Cryptocurrency buying and selling platform Luno has conducted a survey of over 1000 of its customers in South Africa in August 2021, along with customers in the UK, Malaysia and Indonesia.
Luno found that 82% of South Africans who hold cryptocurrency on its platform expect the bitcoin price to rise significantly, some believe as high as $100,000. Currently, bitcoin is trading at around $43,600 today after reaching $50,000 at the end of August.
Marius Reitz, Luno’s GM for Africa, says the overall sentiment is extremely positive, with 61% of SA customers indicating their intention to hold their investment (hodl in crypto-speak) or buy any price dips over the next six months.
South Africans are most optimistic about Bitcoin and Ethereum.
More South Africans Are Becoming Interested in Crypto
Luno has also seen an increase in active customers in South Africa, with the number of users who have bought or sold crypto on the platform up 140% over the past 12 months.
Total bitcoin trading volume across several exchanges in South Africa was around $25-million traded in the past 24 hours as of Thursday, 30 September, around 56% of which was on Luno.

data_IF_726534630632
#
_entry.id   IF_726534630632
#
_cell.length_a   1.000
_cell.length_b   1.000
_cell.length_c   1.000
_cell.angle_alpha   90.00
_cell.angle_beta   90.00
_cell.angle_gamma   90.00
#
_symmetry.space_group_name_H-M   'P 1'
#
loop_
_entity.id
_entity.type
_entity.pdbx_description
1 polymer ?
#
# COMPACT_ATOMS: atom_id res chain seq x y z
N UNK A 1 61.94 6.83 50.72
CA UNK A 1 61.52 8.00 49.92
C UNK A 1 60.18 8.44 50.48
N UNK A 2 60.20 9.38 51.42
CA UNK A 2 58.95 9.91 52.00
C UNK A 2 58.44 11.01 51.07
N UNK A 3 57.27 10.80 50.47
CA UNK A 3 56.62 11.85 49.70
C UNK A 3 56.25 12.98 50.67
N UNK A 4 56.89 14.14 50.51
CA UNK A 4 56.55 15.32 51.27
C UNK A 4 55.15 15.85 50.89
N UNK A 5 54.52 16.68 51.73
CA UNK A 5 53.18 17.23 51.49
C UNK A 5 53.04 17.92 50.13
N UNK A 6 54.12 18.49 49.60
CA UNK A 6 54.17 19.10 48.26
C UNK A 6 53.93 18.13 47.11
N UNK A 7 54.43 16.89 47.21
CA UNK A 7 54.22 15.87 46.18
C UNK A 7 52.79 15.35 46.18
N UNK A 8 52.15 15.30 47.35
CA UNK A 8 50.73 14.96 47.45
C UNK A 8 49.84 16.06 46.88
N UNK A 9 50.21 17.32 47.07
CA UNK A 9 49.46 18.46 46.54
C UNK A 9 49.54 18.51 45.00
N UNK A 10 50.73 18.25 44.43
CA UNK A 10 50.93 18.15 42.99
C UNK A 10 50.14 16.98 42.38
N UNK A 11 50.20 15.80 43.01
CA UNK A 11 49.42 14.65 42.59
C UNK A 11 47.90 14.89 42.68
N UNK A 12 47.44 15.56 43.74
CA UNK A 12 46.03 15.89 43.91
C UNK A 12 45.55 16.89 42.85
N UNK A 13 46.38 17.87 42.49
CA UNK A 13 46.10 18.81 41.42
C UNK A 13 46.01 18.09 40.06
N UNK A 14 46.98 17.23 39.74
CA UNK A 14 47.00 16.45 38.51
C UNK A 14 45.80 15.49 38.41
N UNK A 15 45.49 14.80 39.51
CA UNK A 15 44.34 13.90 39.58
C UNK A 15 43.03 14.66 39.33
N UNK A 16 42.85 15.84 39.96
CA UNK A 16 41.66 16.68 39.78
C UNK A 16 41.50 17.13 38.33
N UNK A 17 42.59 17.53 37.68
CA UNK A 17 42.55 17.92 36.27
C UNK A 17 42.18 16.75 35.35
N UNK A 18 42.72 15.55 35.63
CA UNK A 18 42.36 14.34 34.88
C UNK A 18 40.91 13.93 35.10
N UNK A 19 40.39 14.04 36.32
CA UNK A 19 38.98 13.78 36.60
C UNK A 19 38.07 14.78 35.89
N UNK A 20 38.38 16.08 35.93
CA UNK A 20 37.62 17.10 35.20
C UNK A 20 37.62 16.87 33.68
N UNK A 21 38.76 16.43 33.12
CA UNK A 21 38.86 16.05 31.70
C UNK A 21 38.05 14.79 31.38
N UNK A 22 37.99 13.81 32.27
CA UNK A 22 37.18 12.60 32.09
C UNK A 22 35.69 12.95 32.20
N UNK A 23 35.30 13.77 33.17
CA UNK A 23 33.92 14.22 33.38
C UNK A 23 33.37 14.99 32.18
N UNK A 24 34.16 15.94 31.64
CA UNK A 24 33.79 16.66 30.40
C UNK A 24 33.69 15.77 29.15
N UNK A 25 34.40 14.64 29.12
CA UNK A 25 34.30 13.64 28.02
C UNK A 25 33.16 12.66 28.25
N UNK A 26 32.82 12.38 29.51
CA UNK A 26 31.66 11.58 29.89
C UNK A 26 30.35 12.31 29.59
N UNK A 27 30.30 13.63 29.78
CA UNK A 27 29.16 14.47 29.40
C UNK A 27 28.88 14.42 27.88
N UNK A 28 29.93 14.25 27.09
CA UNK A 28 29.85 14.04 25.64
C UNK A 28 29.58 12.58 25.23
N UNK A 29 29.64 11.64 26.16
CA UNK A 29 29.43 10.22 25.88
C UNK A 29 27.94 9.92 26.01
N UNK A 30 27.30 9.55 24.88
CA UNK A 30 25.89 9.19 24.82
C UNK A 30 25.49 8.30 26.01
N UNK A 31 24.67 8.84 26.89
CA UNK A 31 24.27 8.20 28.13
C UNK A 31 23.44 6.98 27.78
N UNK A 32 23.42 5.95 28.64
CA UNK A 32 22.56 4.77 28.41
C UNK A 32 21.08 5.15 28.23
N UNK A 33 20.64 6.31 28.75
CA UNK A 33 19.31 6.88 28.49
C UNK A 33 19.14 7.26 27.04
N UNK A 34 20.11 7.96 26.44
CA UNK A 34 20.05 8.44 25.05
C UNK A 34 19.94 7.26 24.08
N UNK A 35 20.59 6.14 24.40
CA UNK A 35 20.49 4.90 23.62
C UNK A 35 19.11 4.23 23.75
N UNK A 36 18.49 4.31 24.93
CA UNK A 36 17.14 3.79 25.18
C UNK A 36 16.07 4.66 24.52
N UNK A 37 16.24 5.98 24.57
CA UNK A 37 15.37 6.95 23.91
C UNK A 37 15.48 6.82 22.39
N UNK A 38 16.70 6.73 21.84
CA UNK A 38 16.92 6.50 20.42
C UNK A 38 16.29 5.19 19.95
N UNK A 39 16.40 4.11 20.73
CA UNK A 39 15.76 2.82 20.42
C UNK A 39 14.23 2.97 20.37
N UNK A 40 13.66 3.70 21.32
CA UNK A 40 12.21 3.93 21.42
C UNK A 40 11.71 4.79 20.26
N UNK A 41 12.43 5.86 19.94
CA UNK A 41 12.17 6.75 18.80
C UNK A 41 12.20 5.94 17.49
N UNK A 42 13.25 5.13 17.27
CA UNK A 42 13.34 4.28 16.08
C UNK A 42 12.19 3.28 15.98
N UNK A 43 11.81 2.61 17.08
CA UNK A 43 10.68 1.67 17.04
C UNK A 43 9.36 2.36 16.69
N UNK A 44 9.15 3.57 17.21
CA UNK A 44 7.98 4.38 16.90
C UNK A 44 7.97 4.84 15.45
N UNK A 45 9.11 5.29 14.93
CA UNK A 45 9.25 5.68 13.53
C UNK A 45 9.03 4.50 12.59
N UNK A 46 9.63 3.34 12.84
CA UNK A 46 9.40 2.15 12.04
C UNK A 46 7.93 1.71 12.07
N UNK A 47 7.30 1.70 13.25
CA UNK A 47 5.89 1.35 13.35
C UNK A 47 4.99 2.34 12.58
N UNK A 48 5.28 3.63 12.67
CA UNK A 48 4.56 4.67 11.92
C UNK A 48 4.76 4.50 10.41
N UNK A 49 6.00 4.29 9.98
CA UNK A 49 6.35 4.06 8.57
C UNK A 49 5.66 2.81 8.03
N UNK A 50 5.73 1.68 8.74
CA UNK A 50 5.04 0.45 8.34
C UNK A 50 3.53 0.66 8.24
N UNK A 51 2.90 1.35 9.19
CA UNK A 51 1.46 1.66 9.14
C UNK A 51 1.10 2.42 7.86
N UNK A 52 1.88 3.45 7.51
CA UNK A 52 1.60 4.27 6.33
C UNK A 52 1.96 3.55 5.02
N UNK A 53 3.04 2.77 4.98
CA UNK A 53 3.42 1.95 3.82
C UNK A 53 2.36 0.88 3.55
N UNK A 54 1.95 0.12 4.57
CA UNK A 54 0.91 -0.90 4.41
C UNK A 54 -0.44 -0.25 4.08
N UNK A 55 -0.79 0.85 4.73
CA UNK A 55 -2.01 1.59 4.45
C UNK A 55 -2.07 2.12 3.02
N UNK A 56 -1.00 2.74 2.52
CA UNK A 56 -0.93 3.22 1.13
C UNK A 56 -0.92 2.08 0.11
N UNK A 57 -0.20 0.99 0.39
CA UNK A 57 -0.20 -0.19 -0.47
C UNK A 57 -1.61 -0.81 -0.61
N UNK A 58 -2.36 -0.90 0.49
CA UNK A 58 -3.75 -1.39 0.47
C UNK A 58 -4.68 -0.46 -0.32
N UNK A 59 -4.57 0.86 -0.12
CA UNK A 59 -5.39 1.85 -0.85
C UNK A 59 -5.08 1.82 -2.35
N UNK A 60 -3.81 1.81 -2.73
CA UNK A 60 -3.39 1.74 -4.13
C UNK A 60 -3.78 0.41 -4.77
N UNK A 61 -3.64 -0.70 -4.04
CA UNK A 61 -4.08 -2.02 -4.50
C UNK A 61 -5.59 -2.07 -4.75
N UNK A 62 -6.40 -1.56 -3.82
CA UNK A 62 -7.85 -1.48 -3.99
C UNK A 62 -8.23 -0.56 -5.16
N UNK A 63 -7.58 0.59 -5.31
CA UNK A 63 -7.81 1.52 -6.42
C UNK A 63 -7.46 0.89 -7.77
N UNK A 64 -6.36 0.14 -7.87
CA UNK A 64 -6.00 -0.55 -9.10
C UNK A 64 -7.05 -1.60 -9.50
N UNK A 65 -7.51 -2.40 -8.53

Crypto Investors Look Towards the Long Term
Reitz cautions, however, against the perception of crypto investors as extreme risk-takers seeking only short-term gains.
“Just 14% of South African customers say they plan to day-trade for short-term profit for the rest of the year. On average, existing Sotcouddhduth African customers are holding their crypto for eight months before cashing out. In addition, we are seeing more South African customers planning how to invest their money. Over the last three months, more than one in 10 (12%) of Luno’s active South African customers have made use of the repeat buy function, which allows you to automatically purchase a set value of crypto at daily, weekly or monthly intervals. On average they are buying around R400 worth of crypto a month,” he says.
Luno’s South African data correlates with online global research by YouGov among 6,642 respondents across six countries.
It reveals that, contrary to popular misconception, not all people view crypto as a short term get rich quick opportunity and increasingly more investors hold it as part of a diversified portfolio.
The national picture shows that the importance of having money is focused on long term goals, most commonly to fund their family’s wellbeing (64% of SA respondents), for greater flexibility in life generally (55% of SA respondents) and save for their retirement (39% of SA respondents). In addition, South African adults have been indicating that banks (49%) and specialist financial media (36%) were trusted sources for investment decisions.
“New insights indicate that the stereotypes around cryptocurrency investors may not hold true. Instead, we are seeing that South Africans who own crypto are saving more regularly, have longer-term goals and are more financially savvy. Although we operate in over 40 countries, Luno views Africa as one of, if not the most promising region for the adoption of cryptocurrencies due to its particular combination of economics and demographics,” concludes Reitz.